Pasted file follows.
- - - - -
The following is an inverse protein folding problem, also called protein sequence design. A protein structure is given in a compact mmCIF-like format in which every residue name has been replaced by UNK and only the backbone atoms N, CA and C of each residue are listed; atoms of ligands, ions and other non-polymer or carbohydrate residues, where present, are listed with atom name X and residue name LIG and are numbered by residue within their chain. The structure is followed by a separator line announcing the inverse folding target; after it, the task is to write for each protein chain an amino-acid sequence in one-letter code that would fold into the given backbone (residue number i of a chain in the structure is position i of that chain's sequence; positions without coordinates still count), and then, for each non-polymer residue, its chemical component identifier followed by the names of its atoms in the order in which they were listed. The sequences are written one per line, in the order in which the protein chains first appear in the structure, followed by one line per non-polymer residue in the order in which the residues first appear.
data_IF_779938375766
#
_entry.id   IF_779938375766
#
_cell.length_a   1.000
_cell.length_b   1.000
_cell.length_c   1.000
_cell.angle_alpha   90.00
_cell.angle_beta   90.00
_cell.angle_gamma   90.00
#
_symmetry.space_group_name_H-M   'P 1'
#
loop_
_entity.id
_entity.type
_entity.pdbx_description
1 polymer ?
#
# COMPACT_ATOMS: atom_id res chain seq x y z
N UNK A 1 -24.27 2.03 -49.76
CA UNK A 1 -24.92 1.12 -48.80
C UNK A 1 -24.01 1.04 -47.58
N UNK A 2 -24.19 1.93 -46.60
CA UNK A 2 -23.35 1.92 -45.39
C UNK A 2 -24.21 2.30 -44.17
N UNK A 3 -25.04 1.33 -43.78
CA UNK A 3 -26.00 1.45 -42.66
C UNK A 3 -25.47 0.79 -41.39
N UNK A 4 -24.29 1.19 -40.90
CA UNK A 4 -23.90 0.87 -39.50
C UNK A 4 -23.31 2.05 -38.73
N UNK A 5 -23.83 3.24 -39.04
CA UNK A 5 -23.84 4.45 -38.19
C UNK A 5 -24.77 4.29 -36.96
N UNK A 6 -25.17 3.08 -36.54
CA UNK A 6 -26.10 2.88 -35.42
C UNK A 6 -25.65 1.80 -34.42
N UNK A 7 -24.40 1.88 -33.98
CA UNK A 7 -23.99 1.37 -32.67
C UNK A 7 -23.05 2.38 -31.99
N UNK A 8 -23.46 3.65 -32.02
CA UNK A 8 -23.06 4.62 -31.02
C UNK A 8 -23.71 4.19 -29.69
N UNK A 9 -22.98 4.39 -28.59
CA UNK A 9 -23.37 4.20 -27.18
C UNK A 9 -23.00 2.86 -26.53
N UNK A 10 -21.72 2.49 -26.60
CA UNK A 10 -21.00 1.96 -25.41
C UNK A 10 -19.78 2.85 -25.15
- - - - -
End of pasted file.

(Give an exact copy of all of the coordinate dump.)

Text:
The following is an inverse protein folding problem, also called protein sequence design. A protein structure is given in a compact mmCIF-like format in which every residue name has been replaced by UNK and only the backbone atoms N, CA and C of each residue are listed; atoms of ligands, ions and other non-polymer or carbohydrate residues, where present, are listed with atom name X and residue name LIG and are numbered by residue within their chain. The structure is followed by a separator line announcing the inverse folding target; after it, the task is to write for each protein chain an amino-acid sequence in one-letter code that would fold into the given backbone (residue number i of a chain in the structure is position i of that chain's sequence; positions without coordinates still count), and then, for each non-polymer residue, its chemical component identifier followed by the names of its atoms in the order in which they were listed. The sequences are written one per line, in the order in which the protein chains first appear in the structure, followed by one line per non-polymer residue in the order in which the residues first appear.
data_IF_779938375766
#
_entry.id   IF_779938375766
#
_cell.length_a   1.000
_cell.length_b   1.000
_cell.length_c   1.000
_cell.angle_alpha   90.00
_cell.angle_beta   90.00
_cell.angle_gamma   90.00
#
_symmetry.space_group_name_H-M   'P 1'
#
loop_
_entity.id
_entity.type
_entity.pdbx_description
1 polymer ?
#
# COMPACT_ATOMS: atom_id res chain seq x y z
N UNK A 1 -24.27 2.03 -49.76
CA UNK A 1 -24.92 1.12 -48.80
C UNK A 1 -24.01 1.04 -47.58
N UNK A 2 -24.19 1.93 -46.60
CA UNK A 2 -23.35 1.92 -45.39
C UNK A 2 -24.21 2.30 -44.17
N UNK A 3 -25.04 1.33 -43.78
CA UNK A 3 -26.00 1.45 -42.66
C UNK A 3 -25.47 0.79 -41.39
N UNK A 4 -24.29 1.19 -40.90
CA UNK A 4 -23.90 0.87 -39.50
C UNK A 4 -23.31 2.05 -38.73
N UNK A 5 -23.83 3.24 -39.04
CA UNK A 5 -23.84 4.45 -38.19
C UNK A 5 -24.77 4.29 -36.96
N UNK A 6 -25.17 3.08 -36.54
CA UNK A 6 -26.10 2.88 -35.42
C UNK A 6 -25.65 1.80 -34.42
N UNK A 7 -24.40 1.88 -33.98
CA UNK A 7 -23.99 1.37 -32.67
C UNK A 7 -23.05 2.38 -31.99
N UNK A 8 -23.46 3.65 -32.02
CA UNK A 8 -23.06 4.62 -31.02
C UNK A 8 -23.71 4.19 -29.69
N UNK A 9 -22.98 4.39 -28.59
CA UNK A 9 -23.37 4.20 -27.18
C UNK A 9 -23.00 2.86 -26.53
N UNK A 10 -21.72 2.49 -26.60
CA UNK A 10 -21.00 1.96 -25.41
C UNK A 10 -19.78 2.85 -25.15